I have taken the principles of trauma-informed practice and applied them through the lens of the why and how for school leaders every day. There are lots of ideas in here, so cherry-pick what will work for you and your setting and maybe explore them within the context of your network or trust too.
[You can download a PDF of this article which you are welcome to share]
Principle 1: Safety
Within a whole school approach, getting the trauma-informed principle of safety right will mean that efforts are made to ensure the physical and psychological safety of staff and students. This includes enabling a feeling of freedom from threat or harm.
The principle of safety matters because everyone has a fundamental right to feel safe and, on a more practical level, if people do not feel safe, they cannot learn well or teach well. It is also worth remembering that for some of our community, we may be the only safe place and people they know.
Safe leadership looks like:
- Authentic warmth: Smile! Use open body language, aim to be approachable and care out loud, voicing the kind thoughts you have about children and adults in your care.
- Clear communication: Communicate clearly, consistently and warmly. Try to avoid triggering language and take care about your tone of voice, trying to avoid harsh, angry, loud tones outside of emergency moments.
- Check-in: Regularly check-in on staff and students to ensure they feel happy and safe. Use non-fear-based methods of motivation.
- No surprises: Give notice of and explanations for requests and changes.
Safety: Ideas for putting it into practice
- Today: Smile! Many micro interactions make a big difference. Adopt a calm tone of voice.
- Tomorrow: Approach issues with curiosity, not animosity. Replace stare and scare with walk and talk meetings.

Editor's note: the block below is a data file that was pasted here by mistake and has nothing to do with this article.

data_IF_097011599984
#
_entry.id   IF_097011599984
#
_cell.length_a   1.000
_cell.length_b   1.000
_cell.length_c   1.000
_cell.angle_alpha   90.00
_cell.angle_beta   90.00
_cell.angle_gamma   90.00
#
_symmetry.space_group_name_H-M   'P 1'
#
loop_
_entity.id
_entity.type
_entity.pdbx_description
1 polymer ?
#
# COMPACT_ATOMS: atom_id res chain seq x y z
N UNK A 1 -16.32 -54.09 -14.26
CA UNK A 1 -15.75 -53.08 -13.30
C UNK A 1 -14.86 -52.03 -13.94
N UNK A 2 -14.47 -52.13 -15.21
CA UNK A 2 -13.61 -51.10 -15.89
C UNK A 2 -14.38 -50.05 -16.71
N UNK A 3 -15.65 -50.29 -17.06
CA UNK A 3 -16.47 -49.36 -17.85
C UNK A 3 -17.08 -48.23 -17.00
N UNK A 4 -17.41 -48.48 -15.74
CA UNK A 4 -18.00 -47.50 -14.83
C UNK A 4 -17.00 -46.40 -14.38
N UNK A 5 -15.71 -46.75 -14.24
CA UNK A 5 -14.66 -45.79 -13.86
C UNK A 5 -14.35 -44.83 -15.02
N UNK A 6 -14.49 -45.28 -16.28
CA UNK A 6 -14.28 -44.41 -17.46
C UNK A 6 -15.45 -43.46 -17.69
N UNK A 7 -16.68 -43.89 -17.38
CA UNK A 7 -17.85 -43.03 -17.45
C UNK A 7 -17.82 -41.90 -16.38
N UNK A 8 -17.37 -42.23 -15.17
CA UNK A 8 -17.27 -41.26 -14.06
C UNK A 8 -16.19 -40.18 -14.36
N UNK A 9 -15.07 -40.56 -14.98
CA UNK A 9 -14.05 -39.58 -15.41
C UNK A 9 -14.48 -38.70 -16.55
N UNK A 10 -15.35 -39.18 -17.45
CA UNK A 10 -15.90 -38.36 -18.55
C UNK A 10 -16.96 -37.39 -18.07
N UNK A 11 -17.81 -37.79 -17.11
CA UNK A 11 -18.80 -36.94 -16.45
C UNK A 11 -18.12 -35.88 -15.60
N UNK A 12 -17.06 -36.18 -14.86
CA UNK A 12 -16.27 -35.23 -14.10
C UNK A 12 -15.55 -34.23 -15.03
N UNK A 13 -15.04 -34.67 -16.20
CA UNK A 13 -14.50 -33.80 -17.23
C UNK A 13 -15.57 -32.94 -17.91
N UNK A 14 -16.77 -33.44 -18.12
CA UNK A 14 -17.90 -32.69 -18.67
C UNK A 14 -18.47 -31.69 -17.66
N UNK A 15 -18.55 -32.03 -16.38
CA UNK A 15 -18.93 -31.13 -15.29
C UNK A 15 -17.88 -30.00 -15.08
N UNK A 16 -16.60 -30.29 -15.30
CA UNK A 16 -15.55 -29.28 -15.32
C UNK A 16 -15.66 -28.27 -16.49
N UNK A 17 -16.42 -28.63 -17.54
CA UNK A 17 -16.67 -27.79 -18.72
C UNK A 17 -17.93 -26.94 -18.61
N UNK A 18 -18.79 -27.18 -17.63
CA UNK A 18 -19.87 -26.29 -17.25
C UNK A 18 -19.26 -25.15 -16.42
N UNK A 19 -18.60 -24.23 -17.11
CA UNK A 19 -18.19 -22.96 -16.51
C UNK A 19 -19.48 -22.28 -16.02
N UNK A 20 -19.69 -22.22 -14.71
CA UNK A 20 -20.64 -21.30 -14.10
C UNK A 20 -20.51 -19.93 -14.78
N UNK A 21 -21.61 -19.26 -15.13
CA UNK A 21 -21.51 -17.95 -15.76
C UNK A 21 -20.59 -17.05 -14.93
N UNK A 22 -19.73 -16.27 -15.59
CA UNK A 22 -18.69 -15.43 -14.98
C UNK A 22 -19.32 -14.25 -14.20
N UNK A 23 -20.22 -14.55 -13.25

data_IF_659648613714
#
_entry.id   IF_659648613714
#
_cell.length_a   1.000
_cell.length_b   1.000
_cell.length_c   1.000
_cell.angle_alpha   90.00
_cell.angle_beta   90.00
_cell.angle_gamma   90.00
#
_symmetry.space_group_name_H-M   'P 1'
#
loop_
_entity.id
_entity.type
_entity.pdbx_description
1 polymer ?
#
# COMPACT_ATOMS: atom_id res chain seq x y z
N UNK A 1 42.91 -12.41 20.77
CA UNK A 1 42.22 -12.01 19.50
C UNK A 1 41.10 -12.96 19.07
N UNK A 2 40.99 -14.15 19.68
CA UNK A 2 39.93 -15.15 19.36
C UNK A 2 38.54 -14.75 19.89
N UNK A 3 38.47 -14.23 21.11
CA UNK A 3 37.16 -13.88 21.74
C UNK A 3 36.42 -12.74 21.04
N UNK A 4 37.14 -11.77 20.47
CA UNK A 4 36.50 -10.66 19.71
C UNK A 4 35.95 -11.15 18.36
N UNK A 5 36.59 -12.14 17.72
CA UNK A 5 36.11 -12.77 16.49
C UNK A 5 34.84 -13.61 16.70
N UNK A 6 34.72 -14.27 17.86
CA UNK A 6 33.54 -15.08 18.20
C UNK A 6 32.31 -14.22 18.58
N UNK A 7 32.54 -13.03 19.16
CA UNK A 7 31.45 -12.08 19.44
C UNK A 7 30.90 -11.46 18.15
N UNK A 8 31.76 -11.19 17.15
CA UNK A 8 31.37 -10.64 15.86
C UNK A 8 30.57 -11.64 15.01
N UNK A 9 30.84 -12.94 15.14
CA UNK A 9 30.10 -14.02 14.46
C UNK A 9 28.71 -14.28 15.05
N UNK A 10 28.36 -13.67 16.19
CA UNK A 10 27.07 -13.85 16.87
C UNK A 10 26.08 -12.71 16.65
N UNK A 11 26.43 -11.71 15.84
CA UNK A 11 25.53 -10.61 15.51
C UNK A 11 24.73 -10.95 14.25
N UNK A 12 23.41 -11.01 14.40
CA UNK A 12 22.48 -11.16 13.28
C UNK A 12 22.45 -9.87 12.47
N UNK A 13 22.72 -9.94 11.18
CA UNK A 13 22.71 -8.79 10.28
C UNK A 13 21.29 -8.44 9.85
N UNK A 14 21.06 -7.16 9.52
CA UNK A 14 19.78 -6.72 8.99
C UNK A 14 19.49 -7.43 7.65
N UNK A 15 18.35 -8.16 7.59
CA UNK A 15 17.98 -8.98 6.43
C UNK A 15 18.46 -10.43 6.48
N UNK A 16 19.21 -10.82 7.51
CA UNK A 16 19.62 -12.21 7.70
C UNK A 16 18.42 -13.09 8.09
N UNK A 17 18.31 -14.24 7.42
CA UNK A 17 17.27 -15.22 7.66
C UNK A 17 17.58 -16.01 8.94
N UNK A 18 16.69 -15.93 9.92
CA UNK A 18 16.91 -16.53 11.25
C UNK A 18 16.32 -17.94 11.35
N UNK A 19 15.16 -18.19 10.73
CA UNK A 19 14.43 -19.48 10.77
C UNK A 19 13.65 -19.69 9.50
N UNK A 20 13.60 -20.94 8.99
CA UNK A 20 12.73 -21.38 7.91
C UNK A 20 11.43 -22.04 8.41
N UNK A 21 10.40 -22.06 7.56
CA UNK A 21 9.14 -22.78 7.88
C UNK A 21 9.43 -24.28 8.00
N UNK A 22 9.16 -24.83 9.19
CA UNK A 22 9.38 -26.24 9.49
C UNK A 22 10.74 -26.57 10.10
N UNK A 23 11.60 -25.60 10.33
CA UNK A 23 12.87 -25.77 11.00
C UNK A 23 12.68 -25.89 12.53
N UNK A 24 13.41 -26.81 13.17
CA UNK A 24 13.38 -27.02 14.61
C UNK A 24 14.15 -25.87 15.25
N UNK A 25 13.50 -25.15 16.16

- Next term: Audit the physical environment to ensure it promotes warmth. How can you make people feel safe? Review your communications.
Principle 2: Choice
Within a whole school approach, getting the trauma-informed principle of choice right will mean that staff and students have a choice in decision-making processes. Individuals are supported and scaffolded to make positive decisions and choices and set their own goals.
The principle of choice matters because a lack of control or choice can trigger a fear response in trauma-experienced children and adults. Conversely, access to control and choice universally promotes independence and resilience and results in individuals who are more motivated and more likely to strive and thrive.
Leaders who promote choice:
- Step back: Try not to make all of the decisions, instead aim to create an environment where it is safe for individuals to make choices for themselves.
- Are open-minded: Acknowledge that different people might make different choices (and at different times) and that that is okay. Try not to judge the choices of others.
- Scaffold: For those who find making positive choices hard, offer more support and limit choices a little more, being clear about consequences and what will happen next.
Choice: Ideas for putting it into practice
- Today: Bounce-back – ask questions instead of automatically giving answers. Offer mini-choices to get things started, e.g. “shall we sit here or there?”.
- Tomorrow: Identify three areas where you can relinquish control. Set goals using student, not adult motivations.
- Next term: Commit to making every student’s voice heard. Revisit your behaviour policy in the context of choices.
Principle 3: Collaborate
Within a whole school approach, getting the trauma-informed principle of collaboration right will mean that decisions about people are not made without them. Power is shared and different points of view are encouraged and respected.
It matters because stronger systems are built when we work together and being involved promotes the skills and confidence of both children and adults. Additionally, when it comes to our more vulnerable learners, genuine team-around-the-child collaboration can promote more positive outcomes.
Leaders who promote collaboration:
- Are not always the expert: It is important to recognise that the expert in the student is the student; the expert in the teaching assistant is the teaching assistant, etc.